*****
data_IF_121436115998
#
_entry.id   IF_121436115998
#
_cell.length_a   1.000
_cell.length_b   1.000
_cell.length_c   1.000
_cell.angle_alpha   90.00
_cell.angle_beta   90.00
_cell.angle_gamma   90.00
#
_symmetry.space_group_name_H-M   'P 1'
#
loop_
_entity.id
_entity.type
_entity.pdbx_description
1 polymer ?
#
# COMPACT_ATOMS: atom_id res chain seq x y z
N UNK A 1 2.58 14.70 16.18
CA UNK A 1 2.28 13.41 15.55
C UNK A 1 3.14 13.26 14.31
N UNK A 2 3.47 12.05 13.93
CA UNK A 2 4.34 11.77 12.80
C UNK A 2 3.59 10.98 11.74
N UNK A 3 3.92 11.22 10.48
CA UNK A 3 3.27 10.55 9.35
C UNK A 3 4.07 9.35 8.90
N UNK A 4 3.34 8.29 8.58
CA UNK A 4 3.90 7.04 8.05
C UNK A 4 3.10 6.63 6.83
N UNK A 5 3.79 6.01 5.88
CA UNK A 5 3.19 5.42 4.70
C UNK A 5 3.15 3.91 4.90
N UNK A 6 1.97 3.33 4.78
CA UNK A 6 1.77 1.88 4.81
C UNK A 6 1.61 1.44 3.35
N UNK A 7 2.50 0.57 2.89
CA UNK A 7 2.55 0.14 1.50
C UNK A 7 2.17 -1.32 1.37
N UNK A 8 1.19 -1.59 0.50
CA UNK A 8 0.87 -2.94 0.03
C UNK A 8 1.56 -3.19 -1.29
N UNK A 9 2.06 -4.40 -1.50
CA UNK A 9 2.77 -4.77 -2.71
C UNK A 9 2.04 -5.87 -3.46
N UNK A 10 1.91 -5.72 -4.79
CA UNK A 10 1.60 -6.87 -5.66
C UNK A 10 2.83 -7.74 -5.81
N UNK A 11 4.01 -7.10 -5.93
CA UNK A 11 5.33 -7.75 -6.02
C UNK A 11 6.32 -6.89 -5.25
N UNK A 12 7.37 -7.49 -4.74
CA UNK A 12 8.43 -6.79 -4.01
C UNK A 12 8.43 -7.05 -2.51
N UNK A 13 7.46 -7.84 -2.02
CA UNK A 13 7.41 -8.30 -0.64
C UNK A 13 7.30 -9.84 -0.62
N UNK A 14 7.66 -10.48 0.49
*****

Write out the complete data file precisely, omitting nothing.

data_IF_121436115998
#
_entry.id   IF_121436115998
#
_cell.length_a   1.000
_cell.length_b   1.000
_cell.length_c   1.000
_cell.angle_alpha   90.00
_cell.angle_beta   90.00
_cell.angle_gamma   90.00
#
_symmetry.space_group_name_H-M   'P 1'
#
loop_
_entity.id
_entity.type
_entity.pdbx_description
1 polymer ?
#
# COMPACT_ATOMS: atom_id res chain seq x y z
N UNK A 1 2.58 14.70 16.18
CA UNK A 1 2.28 13.41 15.55
C UNK A 1 3.14 13.26 14.31
N UNK A 2 3.47 12.05 13.93
CA UNK A 2 4.34 11.77 12.80
C UNK A 2 3.59 10.98 11.74
N UNK A 3 3.92 11.22 10.48
CA UNK A 3 3.27 10.55 9.35
C UNK A 3 4.07 9.35 8.90
N UNK A 4 3.34 8.29 8.58
CA UNK A 4 3.90 7.04 8.05
C UNK A 4 3.10 6.63 6.83
N UNK A 5 3.79 6.01 5.88
CA UNK A 5 3.19 5.42 4.70
C UNK A 5 3.15 3.91 4.90
N UNK A 6 1.97 3.33 4.78
CA UNK A 6 1.77 1.88 4.81
C UNK A 6 1.61 1.44 3.35
N UNK A 7 2.50 0.57 2.89
CA UNK A 7 2.55 0.14 1.50
C UNK A 7 2.17 -1.32 1.37
N UNK A 8 1.19 -1.59 0.50
CA UNK A 8 0.87 -2.94 0.03
C UNK A 8 1.56 -3.19 -1.29
N UNK A 9 2.06 -4.40 -1.50
CA UNK A 9 2.77 -4.77 -2.71
C UNK A 9 2.04 -5.87 -3.46
N UNK A 10 1.91 -5.72 -4.79
CA UNK A 10 1.60 -6.87 -5.66
C UNK A 10 2.83 -7.74 -5.81
N UNK A 11 4.01 -7.10 -5.93
CA UNK A 11 5.33 -7.75 -6.02
C UNK A 11 6.32 -6.89 -5.25
N UNK A 12 7.37 -7.49 -4.74
CA UNK A 12 8.43 -6.79 -4.01
C UNK A 12 8.43 -7.05 -2.51
N UNK A 13 7.46 -7.84 -2.02
CA UNK A 13 7.41 -8.30 -0.64
C UNK A 13 7.30 -9.84 -0.62
N UNK A 14 7.66 -10.48 0.49